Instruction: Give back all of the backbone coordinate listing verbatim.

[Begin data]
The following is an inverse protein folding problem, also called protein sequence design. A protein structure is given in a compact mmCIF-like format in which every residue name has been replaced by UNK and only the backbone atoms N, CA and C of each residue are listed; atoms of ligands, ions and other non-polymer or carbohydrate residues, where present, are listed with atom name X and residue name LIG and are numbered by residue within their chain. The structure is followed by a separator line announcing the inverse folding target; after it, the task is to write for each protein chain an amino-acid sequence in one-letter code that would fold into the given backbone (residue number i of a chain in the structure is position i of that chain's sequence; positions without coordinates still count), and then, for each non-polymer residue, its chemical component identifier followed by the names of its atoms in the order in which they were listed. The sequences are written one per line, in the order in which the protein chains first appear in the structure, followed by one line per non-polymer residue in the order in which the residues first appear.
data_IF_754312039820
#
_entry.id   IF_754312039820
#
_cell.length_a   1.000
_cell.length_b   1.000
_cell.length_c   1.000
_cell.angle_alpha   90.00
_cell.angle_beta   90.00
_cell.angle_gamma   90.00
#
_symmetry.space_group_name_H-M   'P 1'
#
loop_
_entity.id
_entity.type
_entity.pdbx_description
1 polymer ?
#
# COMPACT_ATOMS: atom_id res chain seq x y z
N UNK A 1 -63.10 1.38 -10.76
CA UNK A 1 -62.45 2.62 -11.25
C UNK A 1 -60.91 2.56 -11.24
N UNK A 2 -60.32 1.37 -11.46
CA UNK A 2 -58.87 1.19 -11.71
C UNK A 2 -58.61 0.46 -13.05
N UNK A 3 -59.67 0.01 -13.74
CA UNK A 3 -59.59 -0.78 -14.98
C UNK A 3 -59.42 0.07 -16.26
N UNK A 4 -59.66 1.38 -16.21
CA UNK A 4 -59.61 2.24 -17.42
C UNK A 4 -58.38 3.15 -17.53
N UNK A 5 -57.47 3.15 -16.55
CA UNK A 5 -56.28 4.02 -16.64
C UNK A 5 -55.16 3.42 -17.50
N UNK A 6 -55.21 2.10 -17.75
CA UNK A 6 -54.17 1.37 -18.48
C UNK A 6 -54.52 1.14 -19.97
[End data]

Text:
The following is an inverse protein folding problem, also called protein sequence design. A protein structure is given in a compact mmCIF-like format in which every residue name has been replaced by UNK and only the backbone atoms N, CA and C of each residue are listed; atoms of ligands, ions and other non-polymer or carbohydrate residues, where present, are listed with atom name X and residue name LIG and are numbered by residue within their chain. The structure is followed by a separator line announcing the inverse folding target; after it, the task is to write for each protein chain an amino-acid sequence in one-letter code that would fold into the given backbone (residue number i of a chain in the structure is position i of that chain's sequence; positions without coordinates still count), and then, for each non-polymer residue, its chemical component identifier followed by the names of its atoms in the order in which they were listed. The sequences are written one per line, in the order in which the protein chains first appear in the structure, followed by one line per non-polymer residue in the order in which the residues first appear.
data_IF_754312039820
#
_entry.id   IF_754312039820
#
_cell.length_a   1.000
_cell.length_b   1.000
_cell.length_c   1.000
_cell.angle_alpha   90.00
_cell.angle_beta   90.00
_cell.angle_gamma   90.00
#
_symmetry.space_group_name_H-M   'P 1'
#
loop_
_entity.id
_entity.type
_entity.pdbx_description
1 polymer ?
#
# COMPACT_ATOMS: atom_id res chain seq x y z
N UNK A 1 -63.10 1.38 -10.76
CA UNK A 1 -62.45 2.62 -11.25
C UNK A 1 -60.91 2.56 -11.24
N UNK A 2 -60.32 1.37 -11.46
CA UNK A 2 -58.87 1.19 -11.71
C UNK A 2 -58.61 0.46 -13.05
N UNK A 3 -59.67 0.01 -13.74
CA UNK A 3 -59.59 -0.78 -14.98
C UNK A 3 -59.42 0.07 -16.26
N UNK A 4 -59.66 1.38 -16.21
CA UNK A 4 -59.61 2.24 -17.42
C UNK A 4 -58.38 3.15 -17.53
N UNK A 5 -57.47 3.15 -16.55
CA UNK A 5 -56.28 4.02 -16.64
C UNK A 5 -55.16 3.42 -17.50
N UNK A 6 -55.21 2.10 -17.75
CA UNK A 6 -54.17 1.37 -18.48
C UNK A 6 -54.52 1.14 -19.97